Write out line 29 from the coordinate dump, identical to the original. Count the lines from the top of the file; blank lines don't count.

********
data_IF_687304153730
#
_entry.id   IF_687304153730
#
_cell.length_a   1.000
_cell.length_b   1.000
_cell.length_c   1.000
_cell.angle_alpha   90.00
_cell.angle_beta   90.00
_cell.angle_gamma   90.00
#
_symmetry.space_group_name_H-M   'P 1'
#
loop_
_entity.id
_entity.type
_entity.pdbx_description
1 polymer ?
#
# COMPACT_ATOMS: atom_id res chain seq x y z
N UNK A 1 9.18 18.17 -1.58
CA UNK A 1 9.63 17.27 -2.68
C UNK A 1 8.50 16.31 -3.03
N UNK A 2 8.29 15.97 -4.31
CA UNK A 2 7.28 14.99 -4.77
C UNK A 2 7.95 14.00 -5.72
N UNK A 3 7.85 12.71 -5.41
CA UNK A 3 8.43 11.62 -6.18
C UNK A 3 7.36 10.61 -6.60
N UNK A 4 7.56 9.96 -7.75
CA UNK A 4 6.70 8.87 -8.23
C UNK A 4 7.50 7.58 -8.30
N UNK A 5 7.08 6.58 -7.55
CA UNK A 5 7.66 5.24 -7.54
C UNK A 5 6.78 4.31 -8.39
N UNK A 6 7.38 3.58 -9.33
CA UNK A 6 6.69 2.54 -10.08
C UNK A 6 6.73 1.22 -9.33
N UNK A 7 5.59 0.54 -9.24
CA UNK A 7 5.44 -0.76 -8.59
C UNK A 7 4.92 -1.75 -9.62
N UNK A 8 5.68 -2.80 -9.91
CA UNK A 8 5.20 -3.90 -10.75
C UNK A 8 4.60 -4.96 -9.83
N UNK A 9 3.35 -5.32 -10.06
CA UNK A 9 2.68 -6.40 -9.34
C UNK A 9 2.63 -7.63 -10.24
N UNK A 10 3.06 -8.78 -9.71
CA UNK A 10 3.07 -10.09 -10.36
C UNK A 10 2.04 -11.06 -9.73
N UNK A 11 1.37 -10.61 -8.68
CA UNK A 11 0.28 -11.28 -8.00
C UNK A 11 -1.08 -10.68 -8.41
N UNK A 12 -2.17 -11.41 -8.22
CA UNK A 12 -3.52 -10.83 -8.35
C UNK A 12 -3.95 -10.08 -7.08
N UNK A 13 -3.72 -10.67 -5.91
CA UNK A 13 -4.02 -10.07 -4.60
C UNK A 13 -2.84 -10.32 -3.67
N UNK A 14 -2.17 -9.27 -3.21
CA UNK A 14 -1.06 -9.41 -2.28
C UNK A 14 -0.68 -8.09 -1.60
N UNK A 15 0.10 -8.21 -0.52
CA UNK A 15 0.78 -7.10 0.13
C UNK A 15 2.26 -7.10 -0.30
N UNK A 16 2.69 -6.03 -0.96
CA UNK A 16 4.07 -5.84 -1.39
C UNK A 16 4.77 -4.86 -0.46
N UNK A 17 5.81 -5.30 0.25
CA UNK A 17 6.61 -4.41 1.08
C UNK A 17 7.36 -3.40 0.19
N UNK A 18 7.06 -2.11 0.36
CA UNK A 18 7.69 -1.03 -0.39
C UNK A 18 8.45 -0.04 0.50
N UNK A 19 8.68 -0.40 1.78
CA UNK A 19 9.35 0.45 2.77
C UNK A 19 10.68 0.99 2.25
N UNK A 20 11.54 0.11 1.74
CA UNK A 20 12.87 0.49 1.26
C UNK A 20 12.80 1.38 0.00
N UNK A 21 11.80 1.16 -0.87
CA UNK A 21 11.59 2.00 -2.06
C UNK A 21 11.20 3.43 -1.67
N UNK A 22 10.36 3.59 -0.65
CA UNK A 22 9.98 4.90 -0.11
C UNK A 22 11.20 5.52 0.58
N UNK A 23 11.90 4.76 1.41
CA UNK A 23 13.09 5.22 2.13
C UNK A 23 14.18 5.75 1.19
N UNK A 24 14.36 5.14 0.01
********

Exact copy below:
C UNK A 3 7.36 10.61 -6.60